Name of the author: Georgette Heyer
Main genre: Regency romance (non-explicit), comedy of manners
Main audience: All ages, but clearly directed at a female readership
Main books: The Grand Sophy (1950), Frederica (1965), The Nonesuch (1962)
Short summary of the author: Georgette Heyer authored several dozen novels over her 50-year career, and she is credited with single-handedly establishing the genre of "regency romance" that was later absorbed and reshaped by the paperback romance industry. Her first book, The Black Moth, was originally written to entertain her sick brother, and it was later revised by Heyer and published in 1921 when she was only 19 years old. While Heyer primarily wrote light romantic novels reminiscent of Jane Austen, she also authored several mystery and gothic novels. Her final novel, My Lord John, was published in 1975, a year after her death in 1974 at the age of 71.
- Self-aware heroines. While Heyer does not aspire to the type of broad social critique that has made Austen's works so enduring, her female protagonists offer a more modern take on women during the Regency era. Heyer's protagonists are older, usually between 25 and 30, and know themselves well enough to see both their own faults and others' clearly. They never lose their heads to a flirt, and can quickly take the measure of anyone they encounter. There are a lot of opportunities for humor that Heyer takes full advantage of, but her characters almost always remain sympathetic and likable.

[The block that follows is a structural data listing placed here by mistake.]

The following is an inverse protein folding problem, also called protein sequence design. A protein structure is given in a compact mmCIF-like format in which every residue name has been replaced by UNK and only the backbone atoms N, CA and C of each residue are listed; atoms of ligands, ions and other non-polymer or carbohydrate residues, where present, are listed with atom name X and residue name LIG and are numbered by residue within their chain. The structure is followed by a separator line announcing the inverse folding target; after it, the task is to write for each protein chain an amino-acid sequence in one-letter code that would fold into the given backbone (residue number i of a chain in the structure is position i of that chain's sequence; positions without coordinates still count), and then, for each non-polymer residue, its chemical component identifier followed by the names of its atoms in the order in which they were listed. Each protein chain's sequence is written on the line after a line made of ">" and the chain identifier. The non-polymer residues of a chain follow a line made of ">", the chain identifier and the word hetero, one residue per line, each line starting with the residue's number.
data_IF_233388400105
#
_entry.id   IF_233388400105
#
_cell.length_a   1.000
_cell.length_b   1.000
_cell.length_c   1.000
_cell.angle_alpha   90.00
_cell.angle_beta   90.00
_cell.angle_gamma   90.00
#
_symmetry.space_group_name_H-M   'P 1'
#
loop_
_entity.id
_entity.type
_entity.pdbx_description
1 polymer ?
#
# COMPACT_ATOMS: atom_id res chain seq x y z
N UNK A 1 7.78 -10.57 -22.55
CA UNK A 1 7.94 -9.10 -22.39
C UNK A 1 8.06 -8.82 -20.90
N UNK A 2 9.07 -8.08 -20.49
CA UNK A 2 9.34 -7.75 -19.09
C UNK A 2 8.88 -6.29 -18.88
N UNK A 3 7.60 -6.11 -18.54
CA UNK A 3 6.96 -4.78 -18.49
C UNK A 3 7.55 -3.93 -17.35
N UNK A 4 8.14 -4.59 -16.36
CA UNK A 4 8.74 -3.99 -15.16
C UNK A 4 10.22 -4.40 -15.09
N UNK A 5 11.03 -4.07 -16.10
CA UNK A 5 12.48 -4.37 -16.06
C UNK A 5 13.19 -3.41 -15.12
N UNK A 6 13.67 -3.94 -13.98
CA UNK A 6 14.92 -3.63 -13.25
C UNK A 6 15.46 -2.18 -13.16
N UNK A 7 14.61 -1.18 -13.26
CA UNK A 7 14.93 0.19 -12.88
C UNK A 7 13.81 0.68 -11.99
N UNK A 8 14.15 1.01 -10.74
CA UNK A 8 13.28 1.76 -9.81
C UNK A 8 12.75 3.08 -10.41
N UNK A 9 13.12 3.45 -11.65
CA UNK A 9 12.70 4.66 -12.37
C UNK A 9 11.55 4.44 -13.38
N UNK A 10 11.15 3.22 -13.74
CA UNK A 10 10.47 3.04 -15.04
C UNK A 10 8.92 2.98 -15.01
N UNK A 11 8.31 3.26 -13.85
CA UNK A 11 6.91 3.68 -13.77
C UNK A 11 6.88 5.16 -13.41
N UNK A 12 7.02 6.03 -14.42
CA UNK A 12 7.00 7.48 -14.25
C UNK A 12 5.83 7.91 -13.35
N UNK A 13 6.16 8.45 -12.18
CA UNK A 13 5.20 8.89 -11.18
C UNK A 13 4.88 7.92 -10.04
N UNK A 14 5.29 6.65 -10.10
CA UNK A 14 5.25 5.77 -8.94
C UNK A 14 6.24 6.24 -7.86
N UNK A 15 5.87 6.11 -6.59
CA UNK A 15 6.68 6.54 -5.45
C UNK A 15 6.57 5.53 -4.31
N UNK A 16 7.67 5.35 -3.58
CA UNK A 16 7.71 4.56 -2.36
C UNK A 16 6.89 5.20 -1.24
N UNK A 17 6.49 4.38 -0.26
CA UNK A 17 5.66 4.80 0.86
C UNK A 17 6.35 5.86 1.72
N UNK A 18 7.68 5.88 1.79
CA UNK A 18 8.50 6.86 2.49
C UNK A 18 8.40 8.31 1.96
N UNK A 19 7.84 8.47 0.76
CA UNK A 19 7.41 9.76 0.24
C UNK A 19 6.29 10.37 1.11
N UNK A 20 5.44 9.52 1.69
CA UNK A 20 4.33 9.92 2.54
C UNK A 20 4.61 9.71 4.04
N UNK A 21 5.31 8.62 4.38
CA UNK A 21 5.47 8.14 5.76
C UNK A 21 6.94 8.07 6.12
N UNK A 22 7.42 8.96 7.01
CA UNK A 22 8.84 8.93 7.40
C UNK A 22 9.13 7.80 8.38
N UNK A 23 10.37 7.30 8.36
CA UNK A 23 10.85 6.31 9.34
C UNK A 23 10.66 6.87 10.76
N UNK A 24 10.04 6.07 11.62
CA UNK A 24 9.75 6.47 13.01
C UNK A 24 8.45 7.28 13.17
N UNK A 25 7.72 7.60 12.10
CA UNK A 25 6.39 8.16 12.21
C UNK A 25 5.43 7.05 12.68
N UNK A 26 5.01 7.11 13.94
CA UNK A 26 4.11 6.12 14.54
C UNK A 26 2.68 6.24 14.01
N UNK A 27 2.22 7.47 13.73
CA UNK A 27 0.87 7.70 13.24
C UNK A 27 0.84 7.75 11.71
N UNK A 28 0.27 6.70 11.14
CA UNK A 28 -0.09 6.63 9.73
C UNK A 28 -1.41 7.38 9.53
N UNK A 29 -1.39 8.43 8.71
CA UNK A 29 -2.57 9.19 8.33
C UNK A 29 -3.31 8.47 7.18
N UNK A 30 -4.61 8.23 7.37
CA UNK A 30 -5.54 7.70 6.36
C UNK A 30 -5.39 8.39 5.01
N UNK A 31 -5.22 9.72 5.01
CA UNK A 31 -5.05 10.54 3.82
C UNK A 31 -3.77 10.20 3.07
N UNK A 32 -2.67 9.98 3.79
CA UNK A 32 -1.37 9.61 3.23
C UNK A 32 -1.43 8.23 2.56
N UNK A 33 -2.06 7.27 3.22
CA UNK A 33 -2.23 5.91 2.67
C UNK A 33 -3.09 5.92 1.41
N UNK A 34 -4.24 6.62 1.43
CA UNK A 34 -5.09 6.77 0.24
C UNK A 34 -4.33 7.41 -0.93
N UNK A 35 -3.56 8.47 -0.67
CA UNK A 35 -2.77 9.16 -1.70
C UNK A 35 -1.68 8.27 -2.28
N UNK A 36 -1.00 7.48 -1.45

- Extremely accessible historical fiction. Despite the extensive research which Heyer employed in writing her books to be somewhat accurate in their depiction of Regency England, she was highly aware that most readers were not familiar with the mannerisms and rules of etiquette which ruled people's lives in those days. Part of what keeps her books accessible for today's readers is that Heyer does an excellent job of gently educating the reader on these details without letting them detract from the actual story.
- Predictability. Heyer was an immensely successful author during her lifetime, and it is clear that she did not feel a need to tamper with a winning formula. As a result, it is difficult to binge-read her novels, since it becomes very easy for the reader to spot exactly who is supposed to end up with who, turning the experience into an exercise in patience while you wait for the characters to hurry up and figure out what you already know. The witty, reasonably attractive lady spars with a witty, extremely wealthy and sporty gentleman, they work together to rescue a youthful acquaintance from their own foolishness, and in the process realize that they have finally met their match. While I enjoy each book, I cannot deny that they various couples quickly begin to blend together.
- Mid-century sexism. While I do credit Heyer with depicting her female protagonists with complexity and realism, I would not call her a progressive author. Despite her heroines often refusing to marry for reasons other than love, marriage is still very clearly the pinnacle of a woman's happiness. A woman might be clever and resist acting "missish" but she is always respectable, whereas a man can get away with almost anything as long as he is wealthy, fashionable without being a dandy, and an athletic sportsman. In most cases, the sassy heroine is transformed into a demure and satisfied woman when she finally agrees to become the hero's wife.